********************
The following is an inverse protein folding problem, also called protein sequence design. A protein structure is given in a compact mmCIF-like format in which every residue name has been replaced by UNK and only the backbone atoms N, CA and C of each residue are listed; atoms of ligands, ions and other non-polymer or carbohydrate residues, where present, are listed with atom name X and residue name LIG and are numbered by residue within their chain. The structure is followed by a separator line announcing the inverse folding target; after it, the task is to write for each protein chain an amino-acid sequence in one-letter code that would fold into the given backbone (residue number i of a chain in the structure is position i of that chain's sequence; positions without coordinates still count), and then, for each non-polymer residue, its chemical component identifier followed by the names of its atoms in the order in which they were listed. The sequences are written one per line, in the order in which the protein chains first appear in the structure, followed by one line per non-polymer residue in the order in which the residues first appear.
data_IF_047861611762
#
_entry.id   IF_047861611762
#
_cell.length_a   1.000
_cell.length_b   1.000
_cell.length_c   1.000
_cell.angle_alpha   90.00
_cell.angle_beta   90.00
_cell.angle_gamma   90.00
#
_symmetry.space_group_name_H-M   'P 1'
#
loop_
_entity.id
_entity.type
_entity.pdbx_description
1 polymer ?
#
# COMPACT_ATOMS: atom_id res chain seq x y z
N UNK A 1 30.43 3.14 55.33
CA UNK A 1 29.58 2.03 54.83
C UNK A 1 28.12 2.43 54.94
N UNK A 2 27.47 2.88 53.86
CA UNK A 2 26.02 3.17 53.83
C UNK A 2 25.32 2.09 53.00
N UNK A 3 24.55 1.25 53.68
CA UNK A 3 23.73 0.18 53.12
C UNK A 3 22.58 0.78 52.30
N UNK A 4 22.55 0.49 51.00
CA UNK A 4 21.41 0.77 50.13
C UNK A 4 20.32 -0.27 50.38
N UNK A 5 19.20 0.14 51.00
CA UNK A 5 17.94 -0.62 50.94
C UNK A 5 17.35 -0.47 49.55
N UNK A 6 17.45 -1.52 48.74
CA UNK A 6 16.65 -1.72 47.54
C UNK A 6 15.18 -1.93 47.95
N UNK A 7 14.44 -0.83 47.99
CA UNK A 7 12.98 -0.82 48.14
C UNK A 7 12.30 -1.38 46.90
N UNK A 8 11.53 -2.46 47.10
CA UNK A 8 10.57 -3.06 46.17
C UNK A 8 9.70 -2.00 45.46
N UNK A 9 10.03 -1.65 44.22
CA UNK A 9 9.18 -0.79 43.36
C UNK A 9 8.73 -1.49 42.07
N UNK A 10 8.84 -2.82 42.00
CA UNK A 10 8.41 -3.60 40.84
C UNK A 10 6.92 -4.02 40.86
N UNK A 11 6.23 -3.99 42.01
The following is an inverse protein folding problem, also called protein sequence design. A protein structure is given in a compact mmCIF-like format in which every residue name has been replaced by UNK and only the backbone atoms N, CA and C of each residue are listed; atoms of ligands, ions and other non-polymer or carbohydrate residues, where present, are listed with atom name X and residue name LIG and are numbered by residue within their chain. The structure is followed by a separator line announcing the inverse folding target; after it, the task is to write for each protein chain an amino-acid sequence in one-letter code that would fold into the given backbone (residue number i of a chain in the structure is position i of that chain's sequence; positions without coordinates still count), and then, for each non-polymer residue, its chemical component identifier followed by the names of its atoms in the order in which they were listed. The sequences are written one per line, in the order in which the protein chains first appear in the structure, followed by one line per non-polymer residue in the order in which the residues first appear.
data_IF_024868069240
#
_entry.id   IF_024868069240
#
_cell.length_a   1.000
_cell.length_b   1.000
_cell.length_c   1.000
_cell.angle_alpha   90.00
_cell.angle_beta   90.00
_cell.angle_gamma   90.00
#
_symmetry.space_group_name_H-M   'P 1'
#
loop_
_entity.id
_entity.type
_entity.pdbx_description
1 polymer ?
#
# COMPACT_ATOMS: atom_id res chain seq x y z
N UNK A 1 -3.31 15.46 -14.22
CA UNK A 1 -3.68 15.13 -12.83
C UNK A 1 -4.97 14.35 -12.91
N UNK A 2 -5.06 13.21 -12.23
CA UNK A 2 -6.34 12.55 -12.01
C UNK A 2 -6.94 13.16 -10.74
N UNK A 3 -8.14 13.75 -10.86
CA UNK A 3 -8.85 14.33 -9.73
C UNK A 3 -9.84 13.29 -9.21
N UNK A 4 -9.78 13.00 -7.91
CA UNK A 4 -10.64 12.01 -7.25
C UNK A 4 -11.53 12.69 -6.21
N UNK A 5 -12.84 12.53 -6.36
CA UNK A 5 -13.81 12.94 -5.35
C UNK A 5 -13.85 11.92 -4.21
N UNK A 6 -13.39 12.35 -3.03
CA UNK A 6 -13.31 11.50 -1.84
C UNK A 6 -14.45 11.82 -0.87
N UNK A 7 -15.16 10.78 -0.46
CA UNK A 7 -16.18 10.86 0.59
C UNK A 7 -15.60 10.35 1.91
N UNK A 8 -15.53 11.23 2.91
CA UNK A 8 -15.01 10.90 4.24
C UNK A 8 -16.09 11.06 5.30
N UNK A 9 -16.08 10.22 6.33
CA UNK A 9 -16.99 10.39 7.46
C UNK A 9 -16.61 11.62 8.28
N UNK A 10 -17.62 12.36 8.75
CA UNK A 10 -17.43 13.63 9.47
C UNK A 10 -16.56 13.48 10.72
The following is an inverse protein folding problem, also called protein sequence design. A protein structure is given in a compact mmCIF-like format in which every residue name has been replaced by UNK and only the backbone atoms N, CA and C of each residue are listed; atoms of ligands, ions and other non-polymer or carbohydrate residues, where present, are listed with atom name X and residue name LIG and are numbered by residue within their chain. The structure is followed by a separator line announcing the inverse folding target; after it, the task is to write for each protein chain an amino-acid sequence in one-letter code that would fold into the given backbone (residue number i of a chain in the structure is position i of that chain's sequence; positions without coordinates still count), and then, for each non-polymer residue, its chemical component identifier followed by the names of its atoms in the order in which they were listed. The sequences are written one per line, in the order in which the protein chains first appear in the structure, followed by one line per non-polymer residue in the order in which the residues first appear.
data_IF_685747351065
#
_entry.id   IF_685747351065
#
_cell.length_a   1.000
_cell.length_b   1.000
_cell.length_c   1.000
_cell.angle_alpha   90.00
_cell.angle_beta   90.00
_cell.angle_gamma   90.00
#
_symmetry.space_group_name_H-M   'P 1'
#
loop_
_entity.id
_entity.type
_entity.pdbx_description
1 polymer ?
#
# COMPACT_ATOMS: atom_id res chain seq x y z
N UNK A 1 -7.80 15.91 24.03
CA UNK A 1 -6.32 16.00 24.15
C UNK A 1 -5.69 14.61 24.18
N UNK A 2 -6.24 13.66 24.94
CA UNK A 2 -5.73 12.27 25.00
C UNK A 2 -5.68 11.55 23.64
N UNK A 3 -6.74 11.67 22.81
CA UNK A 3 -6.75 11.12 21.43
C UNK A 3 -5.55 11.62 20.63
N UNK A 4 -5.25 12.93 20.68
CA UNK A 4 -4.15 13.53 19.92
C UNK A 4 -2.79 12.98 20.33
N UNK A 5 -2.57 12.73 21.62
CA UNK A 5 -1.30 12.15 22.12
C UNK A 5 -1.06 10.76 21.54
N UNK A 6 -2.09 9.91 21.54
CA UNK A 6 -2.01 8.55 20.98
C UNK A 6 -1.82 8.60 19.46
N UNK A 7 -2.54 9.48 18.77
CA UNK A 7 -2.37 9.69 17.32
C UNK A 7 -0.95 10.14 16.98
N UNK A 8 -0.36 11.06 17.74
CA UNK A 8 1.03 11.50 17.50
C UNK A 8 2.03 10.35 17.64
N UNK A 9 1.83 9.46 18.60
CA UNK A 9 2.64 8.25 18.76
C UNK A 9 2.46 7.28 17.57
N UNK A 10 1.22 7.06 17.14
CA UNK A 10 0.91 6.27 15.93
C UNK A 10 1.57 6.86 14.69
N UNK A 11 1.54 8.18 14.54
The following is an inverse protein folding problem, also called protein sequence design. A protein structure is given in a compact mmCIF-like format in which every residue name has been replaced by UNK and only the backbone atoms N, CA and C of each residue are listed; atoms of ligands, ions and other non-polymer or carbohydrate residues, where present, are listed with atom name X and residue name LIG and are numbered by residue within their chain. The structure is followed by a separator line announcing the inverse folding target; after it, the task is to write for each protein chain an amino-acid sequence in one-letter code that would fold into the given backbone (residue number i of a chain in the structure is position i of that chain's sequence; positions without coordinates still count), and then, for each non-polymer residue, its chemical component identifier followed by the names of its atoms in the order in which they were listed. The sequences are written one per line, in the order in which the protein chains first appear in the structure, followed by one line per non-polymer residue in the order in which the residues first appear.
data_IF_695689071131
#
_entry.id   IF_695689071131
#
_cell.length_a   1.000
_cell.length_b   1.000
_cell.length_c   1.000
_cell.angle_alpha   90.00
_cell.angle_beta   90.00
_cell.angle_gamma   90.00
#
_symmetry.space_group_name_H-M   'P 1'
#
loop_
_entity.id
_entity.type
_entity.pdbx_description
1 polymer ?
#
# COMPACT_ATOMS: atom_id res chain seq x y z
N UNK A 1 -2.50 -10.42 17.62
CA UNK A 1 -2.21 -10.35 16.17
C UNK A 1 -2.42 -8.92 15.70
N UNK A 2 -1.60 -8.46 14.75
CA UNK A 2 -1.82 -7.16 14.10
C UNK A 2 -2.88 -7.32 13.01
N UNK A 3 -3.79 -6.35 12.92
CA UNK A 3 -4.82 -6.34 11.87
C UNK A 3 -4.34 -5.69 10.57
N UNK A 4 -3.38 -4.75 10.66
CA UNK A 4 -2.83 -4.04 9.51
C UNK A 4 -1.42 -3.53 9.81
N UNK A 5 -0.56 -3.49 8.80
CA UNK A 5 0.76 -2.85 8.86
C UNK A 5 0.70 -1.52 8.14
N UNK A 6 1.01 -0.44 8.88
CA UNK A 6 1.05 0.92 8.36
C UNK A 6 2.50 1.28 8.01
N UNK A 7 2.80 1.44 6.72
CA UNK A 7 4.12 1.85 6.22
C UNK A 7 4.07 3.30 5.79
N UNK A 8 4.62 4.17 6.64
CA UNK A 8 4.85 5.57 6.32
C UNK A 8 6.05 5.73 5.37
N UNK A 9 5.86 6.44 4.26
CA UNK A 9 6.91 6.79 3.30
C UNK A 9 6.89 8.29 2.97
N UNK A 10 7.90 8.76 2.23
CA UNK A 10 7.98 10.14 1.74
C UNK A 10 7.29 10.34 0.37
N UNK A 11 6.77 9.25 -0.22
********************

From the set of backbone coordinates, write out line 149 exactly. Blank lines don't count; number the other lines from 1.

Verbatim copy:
N UNK A 9 1.83 9.46 18.60